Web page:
Why the cult of Churchill lingers on

The historical inaccuracies in The King's Speech are a sign of cynical populism

London 1936. Edward VIII is about to abdicate and Winston Churchill is airing his views on the departing monarch in a private audience with his successor, his brother the Duke of York: "He was careless with state papers. He lacked commitment and resolve. There were those that worried where he would stand when war with Germany comes.War with Germany will come, and we will need a King behind whom we can all stand united."

This is British interwar history, as told by the makers of The King's Speech. And it's bunk. No one would know from this scene, or any of the others in which the two appear, that Churchill had supported, lobbied for Edward VIII's right to wed Mrs Simpson and stay on the throne, that for most of the Thirties he was regarded by the establishment as a crazy, washed-up has-been, and that George VI would go on to become a staunch supporter of Chamberlain's policy of appeasement.

Since Colin Firth picked up a Golden Globe and umpteen Bafta nominations were showered on the film, the press have had great fun highlighting other inaccuracies in the film: "Royal dukes, monarchs and their spouses/squeezes did not wander around London in taxis unsupervised or use creaky Harley St lifts alone" (The Guardian); "No dinner-jacketed BBC executive, surrounded by heavy stand-microphones, would have talked about a royal broadcast 'going out live tonight'" (Daily Mail).

Most of these and other distortions/anachronisms are, in fact, minor and can be reasonably defended by scriptwriter Tom Hooper on the grounds of dramatic licence. It is in the depiction of Churchill, however, that he cannot plead this, though Hugo Vickers, biographer of the Queen Mother and "royal adviser" to The King's Speech has tried: "People can say, for example, that [Winston] Churchill didn't play nearly as big a role as he does in the film - he wasn't actually there at such and such a point, he never uttered those words, and so on. But the average viewer knows who Churchill is; he doesn't know who Lord Halifax and Lord Hoare are. I don't mind these things at all."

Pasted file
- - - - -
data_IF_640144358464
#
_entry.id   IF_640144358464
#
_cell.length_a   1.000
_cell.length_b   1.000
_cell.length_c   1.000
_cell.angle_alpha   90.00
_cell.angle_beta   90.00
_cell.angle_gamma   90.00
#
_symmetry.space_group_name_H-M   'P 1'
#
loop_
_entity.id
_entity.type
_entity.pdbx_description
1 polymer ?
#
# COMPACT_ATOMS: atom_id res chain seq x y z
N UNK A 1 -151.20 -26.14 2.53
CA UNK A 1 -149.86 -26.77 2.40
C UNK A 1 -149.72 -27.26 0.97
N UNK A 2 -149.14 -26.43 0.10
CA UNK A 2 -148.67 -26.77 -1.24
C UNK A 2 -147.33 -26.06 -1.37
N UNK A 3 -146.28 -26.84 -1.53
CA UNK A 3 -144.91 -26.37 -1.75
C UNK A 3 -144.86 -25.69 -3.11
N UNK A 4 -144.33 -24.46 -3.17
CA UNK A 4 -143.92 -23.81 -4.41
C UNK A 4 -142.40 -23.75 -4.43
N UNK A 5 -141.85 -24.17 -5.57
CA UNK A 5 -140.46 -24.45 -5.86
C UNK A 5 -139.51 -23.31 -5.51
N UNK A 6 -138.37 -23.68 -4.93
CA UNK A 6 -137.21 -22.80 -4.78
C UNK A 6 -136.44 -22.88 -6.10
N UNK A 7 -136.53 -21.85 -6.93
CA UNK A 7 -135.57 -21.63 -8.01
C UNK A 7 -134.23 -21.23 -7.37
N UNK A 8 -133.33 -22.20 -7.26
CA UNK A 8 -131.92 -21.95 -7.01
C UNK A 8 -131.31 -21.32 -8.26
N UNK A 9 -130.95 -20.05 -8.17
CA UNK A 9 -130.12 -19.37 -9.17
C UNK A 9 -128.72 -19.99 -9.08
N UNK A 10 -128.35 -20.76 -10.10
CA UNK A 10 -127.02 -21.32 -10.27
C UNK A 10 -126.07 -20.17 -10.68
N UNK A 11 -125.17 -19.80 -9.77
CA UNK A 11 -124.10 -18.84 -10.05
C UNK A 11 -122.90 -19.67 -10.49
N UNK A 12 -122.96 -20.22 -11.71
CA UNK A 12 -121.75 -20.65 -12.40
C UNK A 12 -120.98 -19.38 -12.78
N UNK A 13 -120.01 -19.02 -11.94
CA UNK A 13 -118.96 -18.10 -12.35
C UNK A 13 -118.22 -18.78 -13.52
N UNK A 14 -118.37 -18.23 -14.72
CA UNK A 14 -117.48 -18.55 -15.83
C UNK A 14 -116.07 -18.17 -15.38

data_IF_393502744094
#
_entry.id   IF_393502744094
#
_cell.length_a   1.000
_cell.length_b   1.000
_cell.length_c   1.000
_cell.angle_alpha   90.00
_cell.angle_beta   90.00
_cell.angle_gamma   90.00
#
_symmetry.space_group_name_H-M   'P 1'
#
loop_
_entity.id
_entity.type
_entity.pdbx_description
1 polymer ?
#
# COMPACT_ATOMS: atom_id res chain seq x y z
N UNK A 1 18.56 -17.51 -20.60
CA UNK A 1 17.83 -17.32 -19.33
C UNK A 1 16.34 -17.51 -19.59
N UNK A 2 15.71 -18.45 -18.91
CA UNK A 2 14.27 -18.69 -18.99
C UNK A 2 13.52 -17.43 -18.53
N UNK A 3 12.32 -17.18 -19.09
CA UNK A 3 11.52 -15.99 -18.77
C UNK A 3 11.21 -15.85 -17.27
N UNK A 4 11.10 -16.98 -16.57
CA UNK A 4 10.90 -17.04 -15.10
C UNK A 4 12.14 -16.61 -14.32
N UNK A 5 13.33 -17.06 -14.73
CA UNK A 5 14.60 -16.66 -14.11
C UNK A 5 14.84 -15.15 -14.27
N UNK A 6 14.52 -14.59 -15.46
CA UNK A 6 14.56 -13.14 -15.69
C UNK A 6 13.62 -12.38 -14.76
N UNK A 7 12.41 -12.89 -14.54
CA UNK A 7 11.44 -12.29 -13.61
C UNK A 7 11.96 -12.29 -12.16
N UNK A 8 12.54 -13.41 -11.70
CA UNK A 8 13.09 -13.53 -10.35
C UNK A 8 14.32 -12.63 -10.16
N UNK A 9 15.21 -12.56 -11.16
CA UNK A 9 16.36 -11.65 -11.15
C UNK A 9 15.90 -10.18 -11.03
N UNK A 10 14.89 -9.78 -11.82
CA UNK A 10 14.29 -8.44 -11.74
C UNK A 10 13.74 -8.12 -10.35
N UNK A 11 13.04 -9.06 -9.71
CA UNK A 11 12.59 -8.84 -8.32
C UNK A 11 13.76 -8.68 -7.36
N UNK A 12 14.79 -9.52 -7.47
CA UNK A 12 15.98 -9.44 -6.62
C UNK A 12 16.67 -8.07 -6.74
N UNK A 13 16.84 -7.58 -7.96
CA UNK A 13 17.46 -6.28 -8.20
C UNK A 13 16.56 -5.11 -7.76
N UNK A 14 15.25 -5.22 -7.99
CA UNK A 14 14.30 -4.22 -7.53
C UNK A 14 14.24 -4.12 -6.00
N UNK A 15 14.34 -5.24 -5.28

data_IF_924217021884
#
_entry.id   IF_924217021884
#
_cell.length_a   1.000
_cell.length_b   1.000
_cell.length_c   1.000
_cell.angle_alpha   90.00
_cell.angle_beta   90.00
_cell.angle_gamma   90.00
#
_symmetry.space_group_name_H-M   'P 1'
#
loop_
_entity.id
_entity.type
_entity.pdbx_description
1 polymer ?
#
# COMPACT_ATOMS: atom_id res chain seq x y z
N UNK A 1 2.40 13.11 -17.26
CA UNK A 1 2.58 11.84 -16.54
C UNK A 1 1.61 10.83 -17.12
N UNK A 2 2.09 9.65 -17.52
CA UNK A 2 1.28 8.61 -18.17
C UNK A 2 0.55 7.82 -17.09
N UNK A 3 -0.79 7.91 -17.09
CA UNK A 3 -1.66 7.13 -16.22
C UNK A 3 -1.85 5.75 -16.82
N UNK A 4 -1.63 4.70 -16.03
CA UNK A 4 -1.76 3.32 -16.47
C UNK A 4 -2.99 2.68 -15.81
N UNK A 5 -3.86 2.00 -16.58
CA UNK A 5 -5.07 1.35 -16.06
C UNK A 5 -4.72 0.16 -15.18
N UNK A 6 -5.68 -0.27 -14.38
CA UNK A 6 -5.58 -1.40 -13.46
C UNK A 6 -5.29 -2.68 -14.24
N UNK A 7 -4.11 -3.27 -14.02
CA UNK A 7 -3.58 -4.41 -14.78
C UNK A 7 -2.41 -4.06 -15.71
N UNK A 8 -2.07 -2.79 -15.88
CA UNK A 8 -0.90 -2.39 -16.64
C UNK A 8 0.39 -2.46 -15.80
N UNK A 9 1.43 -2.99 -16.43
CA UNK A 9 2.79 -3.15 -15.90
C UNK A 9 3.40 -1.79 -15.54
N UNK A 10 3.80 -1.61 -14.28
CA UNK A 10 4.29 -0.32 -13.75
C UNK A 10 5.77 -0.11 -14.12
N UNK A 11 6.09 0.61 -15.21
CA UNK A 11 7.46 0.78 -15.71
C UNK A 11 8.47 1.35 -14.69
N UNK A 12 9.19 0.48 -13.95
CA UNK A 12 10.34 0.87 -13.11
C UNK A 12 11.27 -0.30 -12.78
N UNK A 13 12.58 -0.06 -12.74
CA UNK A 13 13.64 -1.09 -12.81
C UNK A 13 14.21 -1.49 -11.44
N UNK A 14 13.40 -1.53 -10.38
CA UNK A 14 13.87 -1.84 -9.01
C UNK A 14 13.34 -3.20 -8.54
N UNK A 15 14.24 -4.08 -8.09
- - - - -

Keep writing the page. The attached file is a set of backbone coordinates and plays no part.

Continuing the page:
Presumably Vickers had to beat off the challenge of fellow Windsor groupies Norman St John Stevas and Andrew Roberts for the role, and no doubt a decent retainer for his services helped to sweep aside any reservations. But while he may not mind "these things", some of us do.

As Vickers blithely acknowledges, Churchill is in there because he is an easy historical touchstone for those who might not know much about the period. He has the added advantage of being a larger than life character on whom writers and actors can feast. Yet his on-screen appearances represent a cynical populism of the kind to which a good film does not need to descend.

It descends to it because it still wants to play off the cult of Churchill. That cult is nothing new but has intensified in the last decade. The key moment may have been in 2002 when he - deservedly - came out on top in the BBC's Great Britons series. Also that year was the award-winning TV drama about his political exile, The Gathering Storm. In 2009, Into the Storm was released.

Like The King's Speech, both those productions were co-funded by the Americans and it is tempting to conclude that Churchill has been thrown into the film as much for an American audience as a British one. In the United States, his wartime leadership was regularly cited as an inspiration and example by those leading "The War on Terror". George Bush, we were informed after 9/11, kept a bust of him in the Oval Office. It's almost as if the film-makers have ticked off all the usual stuff the Yanks like to see in a film of this genre - the pageantry, the stiff upper lip, the picturesque shots of Thirties London and royal estates - and then thought: How can we push the envelope that bit more? Hey, let's give them a bit of Churchillian bombast!